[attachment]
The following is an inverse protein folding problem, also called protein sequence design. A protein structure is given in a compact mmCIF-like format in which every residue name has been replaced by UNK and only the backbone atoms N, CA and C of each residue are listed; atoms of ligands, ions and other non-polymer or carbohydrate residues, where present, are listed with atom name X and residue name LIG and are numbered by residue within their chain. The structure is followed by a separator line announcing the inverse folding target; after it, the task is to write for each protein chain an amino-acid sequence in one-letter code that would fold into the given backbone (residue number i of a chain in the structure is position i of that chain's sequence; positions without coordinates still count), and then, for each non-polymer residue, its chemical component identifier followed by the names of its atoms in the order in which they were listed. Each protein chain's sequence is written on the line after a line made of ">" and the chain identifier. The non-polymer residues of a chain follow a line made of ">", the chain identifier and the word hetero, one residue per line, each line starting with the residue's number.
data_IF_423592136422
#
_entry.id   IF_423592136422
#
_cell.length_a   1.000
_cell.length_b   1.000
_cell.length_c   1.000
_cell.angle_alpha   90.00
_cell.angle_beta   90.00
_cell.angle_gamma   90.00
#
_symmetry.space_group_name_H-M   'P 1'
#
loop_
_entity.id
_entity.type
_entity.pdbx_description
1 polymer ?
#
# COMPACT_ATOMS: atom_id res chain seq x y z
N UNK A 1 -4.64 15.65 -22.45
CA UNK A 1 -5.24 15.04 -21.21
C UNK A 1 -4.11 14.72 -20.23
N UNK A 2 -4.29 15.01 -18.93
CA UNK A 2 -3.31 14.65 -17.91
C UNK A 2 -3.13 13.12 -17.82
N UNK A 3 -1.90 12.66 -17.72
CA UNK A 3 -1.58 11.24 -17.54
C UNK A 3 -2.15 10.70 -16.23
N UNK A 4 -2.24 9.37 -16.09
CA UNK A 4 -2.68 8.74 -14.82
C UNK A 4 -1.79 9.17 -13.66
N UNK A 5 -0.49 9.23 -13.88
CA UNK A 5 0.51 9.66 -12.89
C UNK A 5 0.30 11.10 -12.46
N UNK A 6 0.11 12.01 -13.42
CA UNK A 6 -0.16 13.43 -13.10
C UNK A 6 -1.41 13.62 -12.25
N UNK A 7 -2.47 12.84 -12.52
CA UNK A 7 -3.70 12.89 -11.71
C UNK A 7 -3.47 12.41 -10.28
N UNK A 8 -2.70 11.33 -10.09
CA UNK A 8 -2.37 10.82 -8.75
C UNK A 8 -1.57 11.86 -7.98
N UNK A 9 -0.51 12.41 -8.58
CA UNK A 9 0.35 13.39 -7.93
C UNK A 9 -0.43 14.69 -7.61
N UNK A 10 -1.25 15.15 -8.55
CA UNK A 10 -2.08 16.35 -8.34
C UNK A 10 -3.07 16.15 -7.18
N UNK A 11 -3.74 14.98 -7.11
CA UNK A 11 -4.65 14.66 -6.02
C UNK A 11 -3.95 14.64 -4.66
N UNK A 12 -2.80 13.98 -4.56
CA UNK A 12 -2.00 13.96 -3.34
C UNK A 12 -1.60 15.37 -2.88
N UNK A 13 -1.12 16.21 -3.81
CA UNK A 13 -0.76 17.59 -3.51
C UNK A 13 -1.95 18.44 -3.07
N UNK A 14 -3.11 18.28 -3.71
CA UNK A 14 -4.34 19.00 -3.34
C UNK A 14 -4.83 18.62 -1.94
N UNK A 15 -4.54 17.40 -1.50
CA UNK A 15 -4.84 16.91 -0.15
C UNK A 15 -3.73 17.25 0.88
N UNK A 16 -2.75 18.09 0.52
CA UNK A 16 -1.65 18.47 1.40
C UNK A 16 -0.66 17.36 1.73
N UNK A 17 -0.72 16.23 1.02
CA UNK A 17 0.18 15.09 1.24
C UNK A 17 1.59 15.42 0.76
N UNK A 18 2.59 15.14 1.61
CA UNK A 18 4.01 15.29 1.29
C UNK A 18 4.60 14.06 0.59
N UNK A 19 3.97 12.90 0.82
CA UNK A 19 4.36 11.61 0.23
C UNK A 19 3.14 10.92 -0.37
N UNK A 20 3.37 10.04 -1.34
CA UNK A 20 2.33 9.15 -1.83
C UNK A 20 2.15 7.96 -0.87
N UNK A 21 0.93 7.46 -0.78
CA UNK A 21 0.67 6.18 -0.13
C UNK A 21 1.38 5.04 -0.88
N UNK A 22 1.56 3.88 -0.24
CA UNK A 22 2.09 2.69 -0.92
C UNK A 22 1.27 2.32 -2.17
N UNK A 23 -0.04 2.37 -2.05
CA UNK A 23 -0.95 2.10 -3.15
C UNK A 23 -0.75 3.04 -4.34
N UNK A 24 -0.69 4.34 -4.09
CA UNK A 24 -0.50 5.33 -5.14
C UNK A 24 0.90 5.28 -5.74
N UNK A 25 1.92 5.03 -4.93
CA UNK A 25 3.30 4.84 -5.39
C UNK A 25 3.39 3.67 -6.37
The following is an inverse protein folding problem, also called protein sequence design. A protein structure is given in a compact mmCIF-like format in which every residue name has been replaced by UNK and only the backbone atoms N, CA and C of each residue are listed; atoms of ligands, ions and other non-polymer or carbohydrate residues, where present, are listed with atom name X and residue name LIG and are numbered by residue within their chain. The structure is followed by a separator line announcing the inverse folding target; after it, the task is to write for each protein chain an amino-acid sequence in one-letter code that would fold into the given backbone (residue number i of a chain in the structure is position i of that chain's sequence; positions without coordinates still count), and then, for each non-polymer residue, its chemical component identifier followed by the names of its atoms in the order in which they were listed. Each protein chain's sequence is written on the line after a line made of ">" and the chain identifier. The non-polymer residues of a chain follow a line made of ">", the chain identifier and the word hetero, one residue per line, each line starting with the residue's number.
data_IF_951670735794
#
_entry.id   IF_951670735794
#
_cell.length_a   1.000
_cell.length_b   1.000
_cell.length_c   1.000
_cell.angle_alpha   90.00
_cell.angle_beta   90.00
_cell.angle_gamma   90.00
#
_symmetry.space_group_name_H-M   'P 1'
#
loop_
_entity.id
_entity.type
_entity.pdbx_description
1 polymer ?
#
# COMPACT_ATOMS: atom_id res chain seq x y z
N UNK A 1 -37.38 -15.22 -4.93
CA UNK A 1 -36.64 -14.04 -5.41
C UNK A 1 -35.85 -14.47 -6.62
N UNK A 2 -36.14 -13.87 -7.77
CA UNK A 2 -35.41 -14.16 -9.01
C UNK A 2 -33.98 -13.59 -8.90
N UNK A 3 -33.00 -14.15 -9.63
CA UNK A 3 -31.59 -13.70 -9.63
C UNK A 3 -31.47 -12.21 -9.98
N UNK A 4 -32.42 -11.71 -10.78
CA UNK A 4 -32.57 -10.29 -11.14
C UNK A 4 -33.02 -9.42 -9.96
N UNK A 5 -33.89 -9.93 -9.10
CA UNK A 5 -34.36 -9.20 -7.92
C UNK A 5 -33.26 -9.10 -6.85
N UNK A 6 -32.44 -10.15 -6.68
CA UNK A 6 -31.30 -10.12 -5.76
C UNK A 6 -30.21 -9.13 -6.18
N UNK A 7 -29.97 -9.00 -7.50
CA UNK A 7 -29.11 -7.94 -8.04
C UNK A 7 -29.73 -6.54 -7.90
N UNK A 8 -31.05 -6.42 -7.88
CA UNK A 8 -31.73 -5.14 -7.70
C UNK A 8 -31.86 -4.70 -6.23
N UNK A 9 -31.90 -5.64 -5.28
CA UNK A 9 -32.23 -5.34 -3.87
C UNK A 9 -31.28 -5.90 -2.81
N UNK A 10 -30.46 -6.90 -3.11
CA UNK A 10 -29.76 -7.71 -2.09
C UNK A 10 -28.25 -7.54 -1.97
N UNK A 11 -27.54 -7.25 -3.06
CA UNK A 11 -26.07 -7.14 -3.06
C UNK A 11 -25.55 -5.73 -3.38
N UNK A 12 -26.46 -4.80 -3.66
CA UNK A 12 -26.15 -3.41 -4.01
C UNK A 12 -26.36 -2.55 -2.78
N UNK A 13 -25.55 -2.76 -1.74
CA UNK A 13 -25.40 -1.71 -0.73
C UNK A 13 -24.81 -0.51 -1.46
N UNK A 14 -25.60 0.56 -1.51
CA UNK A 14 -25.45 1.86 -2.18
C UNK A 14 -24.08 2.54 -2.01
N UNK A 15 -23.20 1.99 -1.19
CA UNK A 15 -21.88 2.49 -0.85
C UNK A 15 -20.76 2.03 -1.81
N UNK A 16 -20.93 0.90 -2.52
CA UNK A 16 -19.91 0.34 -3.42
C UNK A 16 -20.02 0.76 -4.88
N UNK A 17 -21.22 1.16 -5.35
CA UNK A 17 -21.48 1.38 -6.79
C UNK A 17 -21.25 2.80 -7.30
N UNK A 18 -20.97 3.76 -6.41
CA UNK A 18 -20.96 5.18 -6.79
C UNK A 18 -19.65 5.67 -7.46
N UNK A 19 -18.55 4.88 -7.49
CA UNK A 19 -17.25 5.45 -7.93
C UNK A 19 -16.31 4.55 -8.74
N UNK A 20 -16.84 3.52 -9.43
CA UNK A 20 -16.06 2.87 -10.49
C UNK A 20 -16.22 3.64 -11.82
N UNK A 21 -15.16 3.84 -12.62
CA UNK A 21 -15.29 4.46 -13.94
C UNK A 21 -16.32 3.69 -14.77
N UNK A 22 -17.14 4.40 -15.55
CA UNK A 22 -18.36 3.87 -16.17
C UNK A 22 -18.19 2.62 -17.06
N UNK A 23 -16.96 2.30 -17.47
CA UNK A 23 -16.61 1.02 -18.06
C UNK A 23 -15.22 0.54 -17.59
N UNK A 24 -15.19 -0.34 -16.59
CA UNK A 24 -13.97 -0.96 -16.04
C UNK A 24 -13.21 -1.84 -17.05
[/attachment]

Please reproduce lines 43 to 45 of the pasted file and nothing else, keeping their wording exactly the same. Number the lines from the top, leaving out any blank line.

N UNK A 8 -2.70 11.33 -10.09
CA UNK A 8 -2.37 10.82 -8.75
C UNK A 8 -1.57 11.86 -7.98